Nadine Arroyo Rodriguez
>> The craftiest family in the Valley has a new home at the herd museum in Phoenix. The Crafty Chica and her husband Patrick have created an exhibit depicting the type of casa they dream of having. The exhibit is called Casa Murillo and it's essentially their home away from home.

Kathy Cano Murillo
>> Every piece I put a lot of thought into it of just wanting to make it over the top and to the fullest, the shiniest it can be. And that's always been my philosophy on life as well and what I want to teach my kids.

Nadine Arroyo Rodriguez
>> It has been eight years since Crafty Chica or Kathy Cano-Murillo and Patrick have been making projects with a touch of flair. Now the herd museum has given this duo the opportunity to showcase their art. For Kathy and Patrick, this is their opportunity to create their dream home for all to see.

Kathy Cano Murillo
>> The art room really reflects where it all comes from. And I mean, these other rooms, they're like our fantasy rooms. But that art roomers that's really what our art room looks like. I mean, we have our sketches all over. It's a true reflection of what we do in reality. And to see it staged as a shadow box and part of the art exhibit it makes me feel really good.

Patrick Murillo
>> We've got all our spirit in here. When I walk into the room, I feel at home, you know, because this is like what it is like in our heads, you know, in our hearts.

Nadine Arroyo Rodriguez
>> Casa Murillo exhibit was designed and created by the Murillos. The unique art pieces are either embellished items or original pieces of art designed by Kathy and Patrick.

Patrick Murillo
>> If you can walk into the kitchen and feel my grandma's kitchen then I did my job. If you can walk into the living room and feel like you're in a fantasy landscape, but almost like a cartoon, you know, we did our job. We can go to the bedroom and feel I Dream Of Jeannie or go into the greater gallery. All these things, cause emotions and effect all the senses.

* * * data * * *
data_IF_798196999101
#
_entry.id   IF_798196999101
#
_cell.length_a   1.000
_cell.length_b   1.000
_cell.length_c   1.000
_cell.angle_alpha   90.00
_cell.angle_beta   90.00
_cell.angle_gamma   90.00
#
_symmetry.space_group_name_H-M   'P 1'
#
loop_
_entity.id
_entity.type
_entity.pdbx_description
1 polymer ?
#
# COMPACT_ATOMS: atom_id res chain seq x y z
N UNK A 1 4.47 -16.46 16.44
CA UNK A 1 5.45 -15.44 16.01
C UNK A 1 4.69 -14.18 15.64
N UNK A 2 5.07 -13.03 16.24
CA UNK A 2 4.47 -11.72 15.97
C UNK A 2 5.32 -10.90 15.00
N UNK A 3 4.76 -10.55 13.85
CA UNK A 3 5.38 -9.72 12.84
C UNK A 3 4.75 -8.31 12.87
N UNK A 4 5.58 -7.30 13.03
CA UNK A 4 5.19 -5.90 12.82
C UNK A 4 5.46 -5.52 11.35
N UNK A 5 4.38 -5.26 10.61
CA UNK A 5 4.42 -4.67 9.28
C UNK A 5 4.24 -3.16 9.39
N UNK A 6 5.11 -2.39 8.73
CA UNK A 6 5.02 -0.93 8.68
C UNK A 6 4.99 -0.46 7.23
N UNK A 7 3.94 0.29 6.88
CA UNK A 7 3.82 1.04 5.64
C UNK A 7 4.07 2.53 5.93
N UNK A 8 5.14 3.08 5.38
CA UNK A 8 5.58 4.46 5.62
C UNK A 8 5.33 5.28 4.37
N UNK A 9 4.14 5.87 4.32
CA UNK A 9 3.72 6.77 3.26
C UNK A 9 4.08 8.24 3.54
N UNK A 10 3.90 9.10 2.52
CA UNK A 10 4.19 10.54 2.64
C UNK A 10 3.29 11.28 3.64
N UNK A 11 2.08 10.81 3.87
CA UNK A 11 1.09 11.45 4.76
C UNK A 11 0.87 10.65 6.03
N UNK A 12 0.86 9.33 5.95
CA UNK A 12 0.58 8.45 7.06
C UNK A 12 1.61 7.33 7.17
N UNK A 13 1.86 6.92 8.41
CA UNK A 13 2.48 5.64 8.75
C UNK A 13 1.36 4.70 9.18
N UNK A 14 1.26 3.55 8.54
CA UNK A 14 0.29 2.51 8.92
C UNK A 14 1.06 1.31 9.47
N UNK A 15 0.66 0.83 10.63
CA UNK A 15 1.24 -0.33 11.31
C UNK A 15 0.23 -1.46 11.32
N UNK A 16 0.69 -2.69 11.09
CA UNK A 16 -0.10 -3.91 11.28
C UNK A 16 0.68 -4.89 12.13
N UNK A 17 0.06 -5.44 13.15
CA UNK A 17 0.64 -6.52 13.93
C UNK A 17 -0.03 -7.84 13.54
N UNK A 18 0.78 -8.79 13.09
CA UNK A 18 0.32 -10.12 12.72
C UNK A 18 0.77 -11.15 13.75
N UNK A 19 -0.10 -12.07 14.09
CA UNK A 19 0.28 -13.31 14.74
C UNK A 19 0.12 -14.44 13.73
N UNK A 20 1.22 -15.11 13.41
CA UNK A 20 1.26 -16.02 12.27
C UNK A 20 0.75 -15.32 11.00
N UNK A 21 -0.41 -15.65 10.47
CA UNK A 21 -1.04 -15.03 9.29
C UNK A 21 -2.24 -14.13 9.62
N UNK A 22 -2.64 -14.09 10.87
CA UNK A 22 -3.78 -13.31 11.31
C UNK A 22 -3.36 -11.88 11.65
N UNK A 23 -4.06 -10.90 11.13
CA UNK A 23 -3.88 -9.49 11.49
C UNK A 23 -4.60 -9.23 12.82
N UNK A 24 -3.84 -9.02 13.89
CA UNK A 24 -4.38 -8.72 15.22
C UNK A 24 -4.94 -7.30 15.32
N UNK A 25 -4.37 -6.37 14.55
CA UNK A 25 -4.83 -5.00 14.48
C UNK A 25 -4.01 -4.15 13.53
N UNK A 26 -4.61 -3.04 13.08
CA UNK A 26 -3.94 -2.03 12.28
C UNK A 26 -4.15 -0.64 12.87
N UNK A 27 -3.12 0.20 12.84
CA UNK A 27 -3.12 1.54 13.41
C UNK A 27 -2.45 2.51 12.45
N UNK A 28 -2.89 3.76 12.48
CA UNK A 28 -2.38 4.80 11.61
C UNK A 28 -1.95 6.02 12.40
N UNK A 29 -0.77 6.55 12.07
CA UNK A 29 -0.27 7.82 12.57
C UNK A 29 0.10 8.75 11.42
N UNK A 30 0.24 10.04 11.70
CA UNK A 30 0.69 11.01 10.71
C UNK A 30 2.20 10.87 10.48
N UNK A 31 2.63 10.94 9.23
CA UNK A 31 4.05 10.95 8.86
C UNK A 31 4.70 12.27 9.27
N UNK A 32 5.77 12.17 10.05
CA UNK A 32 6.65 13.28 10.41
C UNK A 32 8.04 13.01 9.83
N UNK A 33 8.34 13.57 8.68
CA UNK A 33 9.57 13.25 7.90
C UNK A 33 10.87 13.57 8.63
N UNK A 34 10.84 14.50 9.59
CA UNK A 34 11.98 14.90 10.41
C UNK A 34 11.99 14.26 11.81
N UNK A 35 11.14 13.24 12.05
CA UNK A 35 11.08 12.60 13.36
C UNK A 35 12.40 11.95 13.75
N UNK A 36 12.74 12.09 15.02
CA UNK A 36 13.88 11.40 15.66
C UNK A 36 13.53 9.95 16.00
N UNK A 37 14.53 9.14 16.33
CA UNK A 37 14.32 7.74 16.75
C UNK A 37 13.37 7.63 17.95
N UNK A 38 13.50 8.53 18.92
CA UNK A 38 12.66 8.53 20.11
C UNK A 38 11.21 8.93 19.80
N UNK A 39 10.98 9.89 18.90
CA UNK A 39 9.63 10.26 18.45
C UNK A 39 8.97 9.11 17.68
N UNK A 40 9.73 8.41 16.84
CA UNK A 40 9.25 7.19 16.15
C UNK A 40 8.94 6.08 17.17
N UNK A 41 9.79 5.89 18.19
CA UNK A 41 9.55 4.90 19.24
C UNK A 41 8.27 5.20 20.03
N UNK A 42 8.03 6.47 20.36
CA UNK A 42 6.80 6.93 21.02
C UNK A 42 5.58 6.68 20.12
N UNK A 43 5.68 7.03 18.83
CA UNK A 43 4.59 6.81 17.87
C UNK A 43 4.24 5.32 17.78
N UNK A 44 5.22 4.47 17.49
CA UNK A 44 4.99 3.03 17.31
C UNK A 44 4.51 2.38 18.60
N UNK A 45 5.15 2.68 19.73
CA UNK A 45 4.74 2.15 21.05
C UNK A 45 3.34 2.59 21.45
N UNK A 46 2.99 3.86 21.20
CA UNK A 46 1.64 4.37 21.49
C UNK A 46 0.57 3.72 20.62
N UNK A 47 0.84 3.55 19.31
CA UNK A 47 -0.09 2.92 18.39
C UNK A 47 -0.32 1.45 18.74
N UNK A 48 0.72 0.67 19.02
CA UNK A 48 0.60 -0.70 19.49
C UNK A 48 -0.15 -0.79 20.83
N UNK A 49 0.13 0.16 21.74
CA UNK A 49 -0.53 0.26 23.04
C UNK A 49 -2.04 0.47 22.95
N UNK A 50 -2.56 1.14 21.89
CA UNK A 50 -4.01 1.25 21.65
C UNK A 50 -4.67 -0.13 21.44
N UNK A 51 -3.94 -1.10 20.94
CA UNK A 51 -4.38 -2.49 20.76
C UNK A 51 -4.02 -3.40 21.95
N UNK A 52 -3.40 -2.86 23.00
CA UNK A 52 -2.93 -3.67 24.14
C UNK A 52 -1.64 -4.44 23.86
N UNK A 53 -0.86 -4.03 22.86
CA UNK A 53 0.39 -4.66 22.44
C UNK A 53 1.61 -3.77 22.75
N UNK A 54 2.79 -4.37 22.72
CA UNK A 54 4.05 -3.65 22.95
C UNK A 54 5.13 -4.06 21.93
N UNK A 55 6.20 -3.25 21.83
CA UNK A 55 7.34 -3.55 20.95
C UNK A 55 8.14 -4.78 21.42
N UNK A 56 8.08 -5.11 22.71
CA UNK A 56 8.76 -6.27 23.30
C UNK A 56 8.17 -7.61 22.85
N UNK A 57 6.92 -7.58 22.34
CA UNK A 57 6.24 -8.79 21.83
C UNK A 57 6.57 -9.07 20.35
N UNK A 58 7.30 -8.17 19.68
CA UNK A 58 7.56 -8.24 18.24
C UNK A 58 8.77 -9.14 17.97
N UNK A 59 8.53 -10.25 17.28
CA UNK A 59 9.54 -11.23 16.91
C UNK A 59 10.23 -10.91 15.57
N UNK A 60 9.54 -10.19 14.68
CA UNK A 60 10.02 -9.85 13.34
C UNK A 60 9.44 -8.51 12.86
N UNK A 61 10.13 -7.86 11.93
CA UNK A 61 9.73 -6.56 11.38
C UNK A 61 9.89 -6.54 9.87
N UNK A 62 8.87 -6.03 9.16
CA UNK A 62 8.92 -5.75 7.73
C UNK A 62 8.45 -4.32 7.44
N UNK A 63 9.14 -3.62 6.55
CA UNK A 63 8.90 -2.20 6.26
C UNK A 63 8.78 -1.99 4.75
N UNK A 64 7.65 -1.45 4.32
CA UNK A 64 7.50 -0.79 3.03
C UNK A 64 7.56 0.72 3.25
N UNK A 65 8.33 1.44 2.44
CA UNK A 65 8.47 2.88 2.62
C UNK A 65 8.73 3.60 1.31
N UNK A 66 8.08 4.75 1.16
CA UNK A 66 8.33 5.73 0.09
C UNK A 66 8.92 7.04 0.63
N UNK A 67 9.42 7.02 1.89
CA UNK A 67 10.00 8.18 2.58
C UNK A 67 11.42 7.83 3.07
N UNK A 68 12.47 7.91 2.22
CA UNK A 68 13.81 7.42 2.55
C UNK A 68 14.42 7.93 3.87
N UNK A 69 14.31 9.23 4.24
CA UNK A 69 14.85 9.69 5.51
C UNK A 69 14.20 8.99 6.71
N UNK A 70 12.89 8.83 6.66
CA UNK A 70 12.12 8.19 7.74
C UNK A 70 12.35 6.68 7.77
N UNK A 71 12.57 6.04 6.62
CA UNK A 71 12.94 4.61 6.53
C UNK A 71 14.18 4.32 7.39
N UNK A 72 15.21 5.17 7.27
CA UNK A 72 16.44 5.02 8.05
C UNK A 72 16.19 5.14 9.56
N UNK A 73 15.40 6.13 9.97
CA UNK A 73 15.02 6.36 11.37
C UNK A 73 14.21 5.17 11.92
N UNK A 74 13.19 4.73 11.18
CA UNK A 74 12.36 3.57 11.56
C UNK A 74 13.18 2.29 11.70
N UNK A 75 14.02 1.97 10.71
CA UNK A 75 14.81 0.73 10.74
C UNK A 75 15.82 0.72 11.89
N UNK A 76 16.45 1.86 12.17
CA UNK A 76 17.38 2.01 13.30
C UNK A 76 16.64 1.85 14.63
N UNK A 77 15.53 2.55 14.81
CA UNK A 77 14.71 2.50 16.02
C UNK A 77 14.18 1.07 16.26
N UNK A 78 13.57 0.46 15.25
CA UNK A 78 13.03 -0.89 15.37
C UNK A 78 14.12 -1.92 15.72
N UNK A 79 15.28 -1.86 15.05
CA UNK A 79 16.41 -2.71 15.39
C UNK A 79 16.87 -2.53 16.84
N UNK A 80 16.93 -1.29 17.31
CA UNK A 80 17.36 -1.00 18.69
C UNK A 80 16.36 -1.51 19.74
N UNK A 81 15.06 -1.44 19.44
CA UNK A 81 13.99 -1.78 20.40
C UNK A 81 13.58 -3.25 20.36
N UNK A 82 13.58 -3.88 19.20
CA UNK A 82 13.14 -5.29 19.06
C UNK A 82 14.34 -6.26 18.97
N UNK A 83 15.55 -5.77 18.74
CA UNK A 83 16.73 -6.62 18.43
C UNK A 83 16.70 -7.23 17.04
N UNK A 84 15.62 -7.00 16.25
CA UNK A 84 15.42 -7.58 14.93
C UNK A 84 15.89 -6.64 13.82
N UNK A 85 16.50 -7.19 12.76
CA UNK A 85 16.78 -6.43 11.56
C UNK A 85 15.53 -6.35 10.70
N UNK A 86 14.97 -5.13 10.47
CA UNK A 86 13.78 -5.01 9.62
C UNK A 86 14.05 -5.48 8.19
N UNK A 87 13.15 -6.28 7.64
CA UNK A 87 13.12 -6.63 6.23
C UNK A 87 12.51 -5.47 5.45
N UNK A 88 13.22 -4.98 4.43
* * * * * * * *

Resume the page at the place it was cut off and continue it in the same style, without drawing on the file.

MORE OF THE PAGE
Kathy Cano Murillo
>> I hope that for people who say that they're not artistic or they're not crafty, they can come in here and get over 500 ideas. Because there's over 500 hand made pieces in here that we have. And so there's a place for them to start. So I hope it makes them feel happy and I hope it motivates them to go home and make something for themselves.

Nadine Arroyo Rodriguez
>> Casa Murillo exhibit is expected to last through the summer of 2009. And there is talk that Casa Murillo may do a national exhibit tour.

Nadine Arroyo Rodriguez
>> Hispanic women have a risk of 1.5 to three times higher than non-Hispanic white women to have a child affected by a birth defect. The Arizona department of health services-Arizona health disparities center, just launched a campaign to increase the importance of consuming folic acid daily during the productive years, with the message especially targeted towards Latinas. Joining me to talk about the campaign is Zipatly Mendoza, office chief for the Arizona Department of Health Services, Arizona Health Disparities Center. Thank you so much for joining us.

Zipatly Mendoza
>> Thank you for the invitation.

Nadine Arroyo Rodriguez
>> And today or this week is when you certainly launch your campaign. Tell me a little bit about the importance of women taking folic acid.

Zipatly Mendoza
>> Well, it's really important that women consume folic acid, especially during reproductive age, as young as 15 if possible. Folic acid really helps reduce the having the birth defect up to 70%, a mother having a birth defect up to 70%.

Nadine Arroyo Rodriguez
>> Your campaign is targeted towards Latinas. Why is that? Is there a need for Latinas to either take it or they just don't take it and need to know about it, don't understand it? Why the need to target this towards Latinas?

Zipatly Mendoza